U.S. health officials have begun to predict the end of cigarette smoking in America.
Cancer has topped the list of the 10 leading causes of death in Taiwan for 31 years in a row, the Ministry of Health and Welfare (MHW) said yesterday.
2014/2/5, 3 Comments
A kinder, gentler approach to one of the most dreaded exams in medicine is on the way: U.S. regulators have cleared a bite-size camera to help screen the large intestine of patients who have trouble with colonoscopies.
Antioxidant vitamins are widely assumed to be cancer fighters even though research in smokers has found high doses may actually raise their risk of tumors. Now a new study may help explain the paradox.
Around 1,700 women in Taiwan are afflicted with cervical cancer every year and people should get screening to allow for early detection and treatment, Taiwan's Health Promotion Administration said Saturday.
Lung cancer rates in the United States are falling as a direct result of efforts to control smoking and other tobacco use, according to research published on Thursday.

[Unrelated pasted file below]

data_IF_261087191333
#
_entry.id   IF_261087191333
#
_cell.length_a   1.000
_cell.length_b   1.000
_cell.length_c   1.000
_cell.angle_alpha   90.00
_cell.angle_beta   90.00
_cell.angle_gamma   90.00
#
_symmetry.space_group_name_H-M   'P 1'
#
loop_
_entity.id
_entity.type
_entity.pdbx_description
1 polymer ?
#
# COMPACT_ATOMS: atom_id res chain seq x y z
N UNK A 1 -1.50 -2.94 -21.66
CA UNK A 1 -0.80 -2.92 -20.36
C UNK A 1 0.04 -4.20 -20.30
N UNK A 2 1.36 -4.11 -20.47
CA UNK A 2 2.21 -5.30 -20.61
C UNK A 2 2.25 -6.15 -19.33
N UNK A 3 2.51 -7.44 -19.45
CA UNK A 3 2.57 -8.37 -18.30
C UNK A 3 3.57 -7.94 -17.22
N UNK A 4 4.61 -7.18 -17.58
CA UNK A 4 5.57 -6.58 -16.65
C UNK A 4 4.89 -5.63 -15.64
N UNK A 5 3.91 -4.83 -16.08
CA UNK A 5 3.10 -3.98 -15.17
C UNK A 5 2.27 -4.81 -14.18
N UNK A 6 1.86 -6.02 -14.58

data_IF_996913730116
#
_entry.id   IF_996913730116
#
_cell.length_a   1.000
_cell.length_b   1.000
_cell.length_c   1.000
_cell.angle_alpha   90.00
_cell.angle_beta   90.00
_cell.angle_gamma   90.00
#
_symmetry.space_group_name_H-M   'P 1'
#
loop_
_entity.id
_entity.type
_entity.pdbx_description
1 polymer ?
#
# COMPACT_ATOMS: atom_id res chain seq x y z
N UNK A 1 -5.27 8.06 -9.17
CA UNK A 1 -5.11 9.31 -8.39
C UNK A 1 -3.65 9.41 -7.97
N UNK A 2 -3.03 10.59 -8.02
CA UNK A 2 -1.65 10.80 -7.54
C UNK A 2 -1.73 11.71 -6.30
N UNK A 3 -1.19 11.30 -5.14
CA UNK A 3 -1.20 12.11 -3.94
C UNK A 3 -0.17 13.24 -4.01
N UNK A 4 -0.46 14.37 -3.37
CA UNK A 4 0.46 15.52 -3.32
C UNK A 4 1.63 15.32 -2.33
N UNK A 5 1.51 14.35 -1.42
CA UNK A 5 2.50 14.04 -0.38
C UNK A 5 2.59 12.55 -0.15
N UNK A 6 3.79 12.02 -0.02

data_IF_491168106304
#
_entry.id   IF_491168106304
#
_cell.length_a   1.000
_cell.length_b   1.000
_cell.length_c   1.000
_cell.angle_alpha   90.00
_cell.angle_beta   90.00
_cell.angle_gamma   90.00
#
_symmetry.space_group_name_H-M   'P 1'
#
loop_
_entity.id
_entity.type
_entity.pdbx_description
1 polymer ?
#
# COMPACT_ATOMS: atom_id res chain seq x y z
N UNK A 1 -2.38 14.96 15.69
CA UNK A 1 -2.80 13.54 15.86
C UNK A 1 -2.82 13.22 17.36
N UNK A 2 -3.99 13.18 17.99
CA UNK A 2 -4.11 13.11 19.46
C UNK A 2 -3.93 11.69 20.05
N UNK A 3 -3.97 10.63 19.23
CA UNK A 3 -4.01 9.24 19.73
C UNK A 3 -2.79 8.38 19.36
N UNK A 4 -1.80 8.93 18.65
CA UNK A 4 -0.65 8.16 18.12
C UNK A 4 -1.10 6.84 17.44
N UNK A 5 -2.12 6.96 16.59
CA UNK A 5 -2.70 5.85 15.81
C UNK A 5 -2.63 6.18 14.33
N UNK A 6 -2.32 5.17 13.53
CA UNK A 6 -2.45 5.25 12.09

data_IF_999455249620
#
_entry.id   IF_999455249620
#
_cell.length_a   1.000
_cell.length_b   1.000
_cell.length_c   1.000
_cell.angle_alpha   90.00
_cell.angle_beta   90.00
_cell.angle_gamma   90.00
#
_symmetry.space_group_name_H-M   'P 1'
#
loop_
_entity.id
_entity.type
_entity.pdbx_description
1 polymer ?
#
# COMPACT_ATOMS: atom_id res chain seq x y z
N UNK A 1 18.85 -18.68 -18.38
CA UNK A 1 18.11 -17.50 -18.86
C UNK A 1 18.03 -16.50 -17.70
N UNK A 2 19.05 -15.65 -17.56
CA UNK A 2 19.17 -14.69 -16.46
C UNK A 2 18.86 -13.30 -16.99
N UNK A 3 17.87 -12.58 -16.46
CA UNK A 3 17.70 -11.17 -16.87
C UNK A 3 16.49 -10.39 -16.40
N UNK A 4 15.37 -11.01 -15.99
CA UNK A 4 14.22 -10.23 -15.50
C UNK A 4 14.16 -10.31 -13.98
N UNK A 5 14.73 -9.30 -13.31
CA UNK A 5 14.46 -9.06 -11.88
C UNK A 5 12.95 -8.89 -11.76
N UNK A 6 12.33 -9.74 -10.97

More people smoke worldwide today than in 1980, as population growth surges and cigarettes gain popularity in countries such as China, India and Russia, researchers said Tuesday.
Anti-smoking measures have saved roughly 8 million U.S. lives since a landmark 1964 report linking smoking and disease, a study estimates, yet the nation's top disease detective says dozens of other countries do a better job on several efforts to cut tobacco use.
The risk of dying from cancer in the United States has declined 20 percent over the past two decades, according to the American Cancer Society's annual report out Tuesday.